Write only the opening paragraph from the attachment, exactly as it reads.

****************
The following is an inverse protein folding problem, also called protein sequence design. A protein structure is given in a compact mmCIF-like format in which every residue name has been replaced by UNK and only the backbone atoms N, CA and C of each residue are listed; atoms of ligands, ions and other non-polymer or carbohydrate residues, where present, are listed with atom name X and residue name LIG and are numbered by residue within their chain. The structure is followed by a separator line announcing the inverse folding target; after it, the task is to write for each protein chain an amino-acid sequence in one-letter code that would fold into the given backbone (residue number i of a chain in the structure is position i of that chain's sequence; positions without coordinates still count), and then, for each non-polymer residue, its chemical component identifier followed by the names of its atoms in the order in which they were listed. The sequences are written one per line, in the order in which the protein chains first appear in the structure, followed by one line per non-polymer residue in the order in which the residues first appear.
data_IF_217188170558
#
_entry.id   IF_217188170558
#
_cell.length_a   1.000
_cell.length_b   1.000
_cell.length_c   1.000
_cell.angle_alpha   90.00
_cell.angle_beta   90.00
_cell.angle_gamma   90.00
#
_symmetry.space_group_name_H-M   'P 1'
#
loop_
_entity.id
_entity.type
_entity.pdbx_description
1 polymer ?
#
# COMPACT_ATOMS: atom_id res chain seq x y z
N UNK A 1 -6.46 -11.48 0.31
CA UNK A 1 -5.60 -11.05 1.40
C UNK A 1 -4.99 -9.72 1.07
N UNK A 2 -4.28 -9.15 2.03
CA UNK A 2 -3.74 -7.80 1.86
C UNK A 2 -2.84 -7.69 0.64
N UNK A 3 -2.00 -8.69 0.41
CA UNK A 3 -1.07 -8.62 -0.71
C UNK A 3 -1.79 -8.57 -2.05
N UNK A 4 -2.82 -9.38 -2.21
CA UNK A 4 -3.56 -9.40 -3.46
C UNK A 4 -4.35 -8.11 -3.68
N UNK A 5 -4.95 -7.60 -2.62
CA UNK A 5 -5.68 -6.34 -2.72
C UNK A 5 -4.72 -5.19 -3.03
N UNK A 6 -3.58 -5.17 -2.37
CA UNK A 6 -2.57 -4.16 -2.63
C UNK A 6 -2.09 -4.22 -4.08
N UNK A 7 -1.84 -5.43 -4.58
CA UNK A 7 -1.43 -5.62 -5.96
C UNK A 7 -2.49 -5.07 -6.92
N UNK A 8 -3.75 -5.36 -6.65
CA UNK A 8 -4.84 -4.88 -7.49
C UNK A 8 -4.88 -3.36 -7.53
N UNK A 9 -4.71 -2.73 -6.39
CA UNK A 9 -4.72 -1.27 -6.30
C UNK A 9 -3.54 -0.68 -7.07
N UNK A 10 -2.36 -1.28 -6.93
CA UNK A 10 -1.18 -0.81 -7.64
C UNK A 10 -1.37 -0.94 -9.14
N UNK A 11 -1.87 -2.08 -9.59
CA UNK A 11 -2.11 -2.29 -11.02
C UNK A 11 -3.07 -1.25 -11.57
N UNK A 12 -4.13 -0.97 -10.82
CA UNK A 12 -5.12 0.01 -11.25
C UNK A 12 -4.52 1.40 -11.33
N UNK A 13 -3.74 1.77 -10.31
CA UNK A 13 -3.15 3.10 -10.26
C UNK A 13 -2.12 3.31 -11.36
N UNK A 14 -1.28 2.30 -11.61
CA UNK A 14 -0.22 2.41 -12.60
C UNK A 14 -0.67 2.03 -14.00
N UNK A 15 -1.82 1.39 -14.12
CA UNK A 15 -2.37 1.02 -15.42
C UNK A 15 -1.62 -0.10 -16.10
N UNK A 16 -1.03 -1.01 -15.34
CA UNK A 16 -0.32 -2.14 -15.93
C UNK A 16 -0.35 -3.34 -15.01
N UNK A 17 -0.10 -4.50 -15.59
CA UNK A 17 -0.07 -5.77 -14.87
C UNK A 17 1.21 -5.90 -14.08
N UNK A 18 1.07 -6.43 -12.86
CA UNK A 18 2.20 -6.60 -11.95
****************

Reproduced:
The following is an inverse protein folding problem, also called protein sequence design. A protein structure is given in a compact mmCIF-like format in which every residue name has been replaced by UNK and only the backbone atoms N, CA and C of each residue are listed; atoms of ligands, ions and other non-polymer or carbohydrate residues, where present, are listed with atom name X and residue name LIG and are numbered by residue within their chain. The structure is followed by a separator line announcing the inverse folding target; after it, the task is to write for each protein chain an amino-acid sequence in one-letter code that would fold into the given backbone (residue number i of a chain in the structure is position i of that chain's sequence; positions without coordinates still count), and then, for each non-polymer residue, its chemical component identifier followed by the names of its atoms in the order in which they were listed. The sequences are written one per line, in the order in which the protein chains first appear in the structure, followed by one line per non-polymer residue in the order in which the residues first appear.